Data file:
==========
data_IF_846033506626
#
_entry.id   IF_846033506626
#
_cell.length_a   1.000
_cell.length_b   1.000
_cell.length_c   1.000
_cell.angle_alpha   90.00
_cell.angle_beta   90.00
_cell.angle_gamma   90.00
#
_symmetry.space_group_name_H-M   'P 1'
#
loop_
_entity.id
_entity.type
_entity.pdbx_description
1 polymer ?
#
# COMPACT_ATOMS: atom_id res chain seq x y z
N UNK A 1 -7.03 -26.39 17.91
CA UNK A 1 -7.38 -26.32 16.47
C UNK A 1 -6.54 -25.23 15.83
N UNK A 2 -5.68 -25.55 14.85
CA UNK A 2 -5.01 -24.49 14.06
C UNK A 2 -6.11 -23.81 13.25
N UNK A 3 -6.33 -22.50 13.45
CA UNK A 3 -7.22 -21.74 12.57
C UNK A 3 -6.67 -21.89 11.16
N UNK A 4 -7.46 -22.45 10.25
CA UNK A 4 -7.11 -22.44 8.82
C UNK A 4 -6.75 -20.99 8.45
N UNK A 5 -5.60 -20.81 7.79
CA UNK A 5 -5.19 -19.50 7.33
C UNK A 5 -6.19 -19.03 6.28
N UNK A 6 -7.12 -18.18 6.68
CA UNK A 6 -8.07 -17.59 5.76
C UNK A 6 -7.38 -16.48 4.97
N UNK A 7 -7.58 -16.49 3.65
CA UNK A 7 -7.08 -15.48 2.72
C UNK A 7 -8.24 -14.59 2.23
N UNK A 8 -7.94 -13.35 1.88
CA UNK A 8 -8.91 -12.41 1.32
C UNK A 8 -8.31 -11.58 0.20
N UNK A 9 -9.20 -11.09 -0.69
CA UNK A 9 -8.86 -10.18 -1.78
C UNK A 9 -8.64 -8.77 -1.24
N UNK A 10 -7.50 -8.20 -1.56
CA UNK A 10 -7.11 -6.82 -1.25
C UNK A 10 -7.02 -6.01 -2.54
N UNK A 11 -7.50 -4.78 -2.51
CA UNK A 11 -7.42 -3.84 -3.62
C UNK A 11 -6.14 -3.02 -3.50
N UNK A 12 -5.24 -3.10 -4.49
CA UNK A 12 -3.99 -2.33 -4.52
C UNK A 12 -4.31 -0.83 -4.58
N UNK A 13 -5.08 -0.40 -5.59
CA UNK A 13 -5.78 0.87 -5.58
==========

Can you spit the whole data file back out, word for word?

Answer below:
data_IF_846033506626
#
_entry.id   IF_846033506626
#
_cell.length_a   1.000
_cell.length_b   1.000
_cell.length_c   1.000
_cell.angle_alpha   90.00
_cell.angle_beta   90.00
_cell.angle_gamma   90.00
#
_symmetry.space_group_name_H-M   'P 1'
#
loop_
_entity.id
_entity.type
_entity.pdbx_description
1 polymer ?
#
# COMPACT_ATOMS: atom_id res chain seq x y z
N UNK A 1 -7.03 -26.39 17.91
CA UNK A 1 -7.38 -26.32 16.47
C UNK A 1 -6.54 -25.23 15.83
N UNK A 2 -5.68 -25.55 14.85
CA UNK A 2 -5.01 -24.49 14.06
C UNK A 2 -6.11 -23.81 13.25
N UNK A 3 -6.33 -22.50 13.45
CA UNK A 3 -7.22 -21.74 12.57
C UNK A 3 -6.67 -21.89 11.16
N UNK A 4 -7.46 -22.45 10.25
CA UNK A 4 -7.11 -22.44 8.82
C UNK A 4 -6.75 -20.99 8.45
N UNK A 5 -5.60 -20.81 7.79
CA UNK A 5 -5.19 -19.50 7.33
C UNK A 5 -6.19 -19.03 6.28
N UNK A 6 -7.12 -18.18 6.68
CA UNK A 6 -8.07 -17.59 5.76
C UNK A 6 -7.38 -16.48 4.97
N UNK A 7 -7.58 -16.49 3.65
CA UNK A 7 -7.08 -15.48 2.72
C UNK A 7 -8.24 -14.59 2.23
N UNK A 8 -7.94 -13.35 1.88
CA UNK A 8 -8.91 -12.41 1.32
C UNK A 8 -8.31 -11.58 0.20
N UNK A 9 -9.20 -11.09 -0.69
CA UNK A 9 -8.86 -10.18 -1.78
C UNK A 9 -8.64 -8.77 -1.24
N UNK A 10 -7.50 -8.20 -1.56
CA UNK A 10 -7.11 -6.82 -1.25
C UNK A 10 -7.02 -6.01 -2.54
N UNK A 11 -7.50 -4.78 -2.51
CA UNK A 11 -7.42 -3.84 -3.62
C UNK A 11 -6.14 -3.02 -3.50
N UNK A 12 -5.24 -3.10 -4.49
CA UNK A 12 -3.99 -2.33 -4.52
C UNK A 12 -4.31 -0.83 -4.58
N UNK A 13 -5.08 -0.40 -5.59
CA UNK A 13 -5.78 0.87 -5.58